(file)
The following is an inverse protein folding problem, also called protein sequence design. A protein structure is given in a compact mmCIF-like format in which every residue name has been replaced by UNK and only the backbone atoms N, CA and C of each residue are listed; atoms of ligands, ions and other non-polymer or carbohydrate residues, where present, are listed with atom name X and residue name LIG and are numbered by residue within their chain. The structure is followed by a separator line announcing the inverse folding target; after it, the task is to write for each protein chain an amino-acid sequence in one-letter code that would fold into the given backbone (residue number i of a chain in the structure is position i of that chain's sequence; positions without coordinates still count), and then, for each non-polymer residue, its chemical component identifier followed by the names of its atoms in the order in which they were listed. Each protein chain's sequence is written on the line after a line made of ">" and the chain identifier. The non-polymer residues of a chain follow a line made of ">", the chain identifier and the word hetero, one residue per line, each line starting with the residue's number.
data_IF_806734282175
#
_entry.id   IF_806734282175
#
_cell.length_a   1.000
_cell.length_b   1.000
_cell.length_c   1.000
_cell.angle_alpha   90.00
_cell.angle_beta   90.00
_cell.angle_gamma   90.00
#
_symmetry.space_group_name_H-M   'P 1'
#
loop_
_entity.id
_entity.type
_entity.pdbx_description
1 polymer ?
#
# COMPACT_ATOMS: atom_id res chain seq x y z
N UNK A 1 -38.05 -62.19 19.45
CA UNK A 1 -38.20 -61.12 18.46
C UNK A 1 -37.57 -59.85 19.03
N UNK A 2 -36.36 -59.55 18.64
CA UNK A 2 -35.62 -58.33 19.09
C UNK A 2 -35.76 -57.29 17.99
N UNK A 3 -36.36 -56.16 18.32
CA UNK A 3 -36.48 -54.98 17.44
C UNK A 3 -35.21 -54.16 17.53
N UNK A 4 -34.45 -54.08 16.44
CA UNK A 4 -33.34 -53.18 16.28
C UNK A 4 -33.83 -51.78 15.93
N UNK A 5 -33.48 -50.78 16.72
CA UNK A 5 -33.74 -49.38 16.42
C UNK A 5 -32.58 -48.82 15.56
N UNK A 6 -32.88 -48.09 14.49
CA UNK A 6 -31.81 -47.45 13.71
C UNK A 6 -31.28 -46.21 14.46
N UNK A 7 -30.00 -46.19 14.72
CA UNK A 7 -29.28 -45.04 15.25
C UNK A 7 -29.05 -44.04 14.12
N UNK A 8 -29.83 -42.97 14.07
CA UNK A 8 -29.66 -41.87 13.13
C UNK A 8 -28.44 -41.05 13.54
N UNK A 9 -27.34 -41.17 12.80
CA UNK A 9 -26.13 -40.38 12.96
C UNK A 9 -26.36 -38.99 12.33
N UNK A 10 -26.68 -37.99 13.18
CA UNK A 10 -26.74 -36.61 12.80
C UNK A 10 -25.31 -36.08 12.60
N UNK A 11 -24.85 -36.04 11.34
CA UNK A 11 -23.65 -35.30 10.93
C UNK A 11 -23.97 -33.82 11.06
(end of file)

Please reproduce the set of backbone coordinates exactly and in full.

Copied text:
The following is an inverse protein folding problem, also called protein sequence design. A protein structure is given in a compact mmCIF-like format in which every residue name has been replaced by UNK and only the backbone atoms N, CA and C of each residue are listed; atoms of ligands, ions and other non-polymer or carbohydrate residues, where present, are listed with atom name X and residue name LIG and are numbered by residue within their chain. The structure is followed by a separator line announcing the inverse folding target; after it, the task is to write for each protein chain an amino-acid sequence in one-letter code that would fold into the given backbone (residue number i of a chain in the structure is position i of that chain's sequence; positions without coordinates still count), and then, for each non-polymer residue, its chemical component identifier followed by the names of its atoms in the order in which they were listed. Each protein chain's sequence is written on the line after a line made of ">" and the chain identifier. The non-polymer residues of a chain follow a line made of ">", the chain identifier and the word hetero, one residue per line, each line starting with the residue's number.
data_IF_806734282175
#
_entry.id   IF_806734282175
#
_cell.length_a   1.000
_cell.length_b   1.000
_cell.length_c   1.000
_cell.angle_alpha   90.00
_cell.angle_beta   90.00
_cell.angle_gamma   90.00
#
_symmetry.space_group_name_H-M   'P 1'
#
loop_
_entity.id
_entity.type
_entity.pdbx_description
1 polymer ?
#
# COMPACT_ATOMS: atom_id res chain seq x y z
N UNK A 1 -38.05 -62.19 19.45
CA UNK A 1 -38.20 -61.12 18.46
C UNK A 1 -37.57 -59.85 19.03
N UNK A 2 -36.36 -59.55 18.64
CA UNK A 2 -35.62 -58.33 19.09
C UNK A 2 -35.76 -57.29 17.99
N UNK A 3 -36.36 -56.16 18.32
CA UNK A 3 -36.48 -54.98 17.44
C UNK A 3 -35.21 -54.16 17.53
N UNK A 4 -34.45 -54.08 16.44
CA UNK A 4 -33.34 -53.18 16.28
C UNK A 4 -33.83 -51.78 15.93
N UNK A 5 -33.48 -50.78 16.72
CA UNK A 5 -33.74 -49.38 16.42
C UNK A 5 -32.58 -48.82 15.56
N UNK A 6 -32.88 -48.09 14.49
CA UNK A 6 -31.81 -47.45 13.71
C UNK A 6 -31.28 -46.21 14.46
N UNK A 7 -30.00 -46.19 14.72
CA UNK A 7 -29.28 -45.04 15.25
C UNK A 7 -29.05 -44.04 14.12
N UNK A 8 -29.83 -42.97 14.07
CA UNK A 8 -29.66 -41.87 13.13
C UNK A 8 -28.44 -41.05 13.54
N UNK A 9 -27.34 -41.17 12.80
CA UNK A 9 -26.13 -40.38 12.96
C UNK A 9 -26.36 -38.99 12.33
N UNK A 10 -26.68 -37.99 13.18
CA UNK A 10 -26.74 -36.61 12.80
C UNK A 10 -25.31 -36.08 12.60
N UNK A 11 -24.85 -36.04 11.34
CA UNK A 11 -23.65 -35.30 10.93
C UNK A 11 -23.97 -33.82 11.06